As a Canadian I am free to practice any religion I choose. But, I know that regardless my faith, strong religious views have no place in governing or ultimately shaping our nation. Canada has been down that rocky road and learned a hard lesson. As Grandmother Mattaini used to say, and I quote directly – Long ago true Canadians found out that state and religion, as bedfellows, needed to be confined to the hog pen. H og-pen governing has no place in a great nation ”.

There’s no doubt that Canada has always been a multi-cultural country. Like the United States, Canada had to rely on – and due to a declining birthrate still has to depend on – immigrants to people its vast lands. During the past four hundred years, immigrants built a vibrant country. In particular, during the late 19 th , and early 20 th century period, immigrants accepted the immense challenge and spread across the nation, populating the rugged north, the vast prairies and the western mountains. Within a Canadian context, each group celebrated their own culture in their own unique way knowing they had the freedom to do so. They also knew full-well that by choosing Canada as their new home, they also accepted, and adopted, responsibilities and allegiances to their chosen country. One of the most important responsibilities was that the country known as Canada came first when loyalty and allegiances were forefront issues.

Being an immigrant has never been a smooth process. Often stubborn prejudices, silly beliefs and name-calling makes life miserable for those that come from different cultures. Grandmother went through her fair share of stupidity on the part of some bigoted people. So did dad, a first-generation Canadian – and so did I, simply because we had an Italian surname. But, we – all three generations – learned quickly to overcome, and ultimately laugh at, such narrow-minded behavior. One elderly Irish gentleman who amassed a small fortune during his lifetime told me that deflecting insults was the fabric by which he developed a very tolerant attitude which allowed him to succeed in business.

Today’s open-door – call it an ambivalent – policy that allows duel citizenship, duel loyalties, English as a second language, as opposed to striving to make it the first language – is commendable. But, the old adage that it is difficult to give loyalty to two masters, to serve both equally holds true. Multi-cultural tasking becomes multi-cultural muddle. Those who choose Canada as their new home must also choose to be Canadian in the truest sense of the word. It is absolutely impossible to live with two sets of rules, two ideologies, and two allegiances.

Unfortunately, during the past twenty-five years, some groups/people – have slipped through, or avoided, the loyalty-to-Canada circle. No longer do they heed the call to embrace and experience the vastness, beauty, solitudes, and peoples that make our nation so special. No longer do they see the need to integrate into the main – perhaps traditional is a better word – Canadian environment. Most now prefer to congregate in familiar, almost segregated if I may be so bold as to state, cultural enclaves in larger cities. More often they do experience the same prejudices, the same problems, the same intolerance that they left behind simply because they still surround themselves with it in their separate “communities”.

If you are fortunate enough to live in Canada today, remember that you are a resident in one of the safest, freest and best countries in the world. Act accordingly. Celebrate and remember your culture, but BE CANADIAN first, and always.

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What’s it like to be a writer?

Posted by Pat Mestern on Mar 26th, 2014
Mar 26

I’m always asked what’s it like to be a writer. How do I handle all the publicity, all the fans, any negative reviews, positive reviews.  The answer(s) are quite simple.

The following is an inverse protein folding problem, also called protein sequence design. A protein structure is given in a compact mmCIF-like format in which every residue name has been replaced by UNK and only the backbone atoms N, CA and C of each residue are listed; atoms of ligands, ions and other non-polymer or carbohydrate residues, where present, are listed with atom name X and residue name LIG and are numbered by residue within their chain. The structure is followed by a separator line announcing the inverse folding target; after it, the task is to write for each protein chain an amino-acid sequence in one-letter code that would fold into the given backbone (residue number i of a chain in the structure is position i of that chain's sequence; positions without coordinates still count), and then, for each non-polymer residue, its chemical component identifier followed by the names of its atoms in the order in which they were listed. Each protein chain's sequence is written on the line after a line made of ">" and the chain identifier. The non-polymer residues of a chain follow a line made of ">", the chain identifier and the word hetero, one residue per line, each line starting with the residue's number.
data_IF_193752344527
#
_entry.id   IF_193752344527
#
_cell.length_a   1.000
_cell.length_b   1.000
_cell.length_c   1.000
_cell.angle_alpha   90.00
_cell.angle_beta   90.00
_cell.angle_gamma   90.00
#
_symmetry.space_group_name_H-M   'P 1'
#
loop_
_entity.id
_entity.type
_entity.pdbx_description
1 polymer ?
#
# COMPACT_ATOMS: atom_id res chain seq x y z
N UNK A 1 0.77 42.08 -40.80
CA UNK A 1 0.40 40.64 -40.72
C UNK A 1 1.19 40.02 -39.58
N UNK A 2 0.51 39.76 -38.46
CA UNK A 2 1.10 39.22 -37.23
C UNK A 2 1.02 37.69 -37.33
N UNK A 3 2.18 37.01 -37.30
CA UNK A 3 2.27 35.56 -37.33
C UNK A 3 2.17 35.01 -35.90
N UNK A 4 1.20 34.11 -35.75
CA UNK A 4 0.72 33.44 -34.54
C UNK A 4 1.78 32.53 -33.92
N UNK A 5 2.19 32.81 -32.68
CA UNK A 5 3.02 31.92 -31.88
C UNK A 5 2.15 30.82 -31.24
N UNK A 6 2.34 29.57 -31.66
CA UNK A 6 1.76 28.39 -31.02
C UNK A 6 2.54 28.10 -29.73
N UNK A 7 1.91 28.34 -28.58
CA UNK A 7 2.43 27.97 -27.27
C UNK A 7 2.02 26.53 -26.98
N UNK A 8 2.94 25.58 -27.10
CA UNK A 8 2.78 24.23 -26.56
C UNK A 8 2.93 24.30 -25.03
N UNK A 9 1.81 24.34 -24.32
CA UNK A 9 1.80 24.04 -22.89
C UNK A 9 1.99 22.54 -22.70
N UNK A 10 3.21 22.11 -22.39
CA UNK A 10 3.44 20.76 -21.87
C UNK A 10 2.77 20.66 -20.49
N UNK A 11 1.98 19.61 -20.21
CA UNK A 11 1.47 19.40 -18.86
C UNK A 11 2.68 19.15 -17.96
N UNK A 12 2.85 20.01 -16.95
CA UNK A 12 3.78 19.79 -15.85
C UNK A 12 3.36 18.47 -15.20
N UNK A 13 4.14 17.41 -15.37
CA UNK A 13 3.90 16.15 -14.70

What’s it like to be a writer? I don’t write for a living, thank goodness. If I did, I’d starve to death in a dirty sleeping bag under a bridge somewhere.  I write for the love of putting words to paper, of telling a story that has been fermenting in my mind for months – years and needs to be told. I lead a somewhat normal life, as normal as one can be when one gets on a writing bender. On the other hand, there are days, weeks or even months when the well runs dry and I get bored.  That’s when I turn to travel and lifestyle writing . . .

 How do I handle all the publicity?  What publicity?  As I’m not one of CanLit’s family of the chosen twenty, getting publicity for my books is an ongoing struggle, for my publishers and for myself.  I write well.  I have books in the personal libraries of the President of the U.S. of A, and of Canada’s Governor General yet, my name is not exactly a household word.  By the way, I wouldn’t want to be one of those twenty chosen individuals. I’d find living in a fishbowl a difficult job.

How do I handle my fans?   I love them to bits.  I love to hear from people who have actually read my books, who have questions about the characters, who can hardly wait for the next work of fiction to be published.  Bring ’em on!   But, not by the busload please.  I’ve had that happen – fun and games.  Thanks to great neighbours I was able to come up with cookies, iced tea and a couple of gardens to tour.

What about those negative reviews?   I’ve not ever had a negative review.  I did have one group of Amish, or was it Mennonite, people took a dislike to “Anna, A Child of the Poor House” and “Rachael’s Legacy”.  One of their deacons said that the books were “sinful” and subsequently both books – all copies circulating in the community as a matter of fact were burned. Burned! Can you believe that in this day and age.  I’ve no idea why the burning of the books. I don’t write smut or bodice rippers.  I don’t have excessive violence or any sex (I close doors) in my works.  Appaently, the womenfolk were well into the stories and thoroughly enjoying them before one of the men – a deacon in one of the churches browsed the books and decreed that they be turned into firewood.  The other side of the coin is that “Rachael’s Legacy” is listed as a source for biographical information by a Mennonite group in Iowa. So you never know what’s coming down the tubes, surprises are the spice of life!

How about the positive reviews?  I love them.  I’d love to have more.  If any of my dedicated readers, and those who’ve just found my books, would like to post a review on Amazon or Barnes & Noble or even Chapter/Indigo or – any website that accepts reviews, please feel free to do so.  And, thank you from the bottom of my heart!

If you have any difficulty getting any of titles, espcially “Magdalena’s Song” or “No Choice But Freedom”  please contact Ingalls Publishing Group, my U.S. publisher.  If I’ve got that link wrong, just google Ingalls Publishing Group.  At the moment, both titles “Clara” and “Anna, A Child of the Poor House” are out of print.  They may be republished soon.  They should be available through interlibrary loan. For the time being, I’d suggest Magdalena’s Song,  No Choice But Freedom and my favourite Granite.  Have a great read.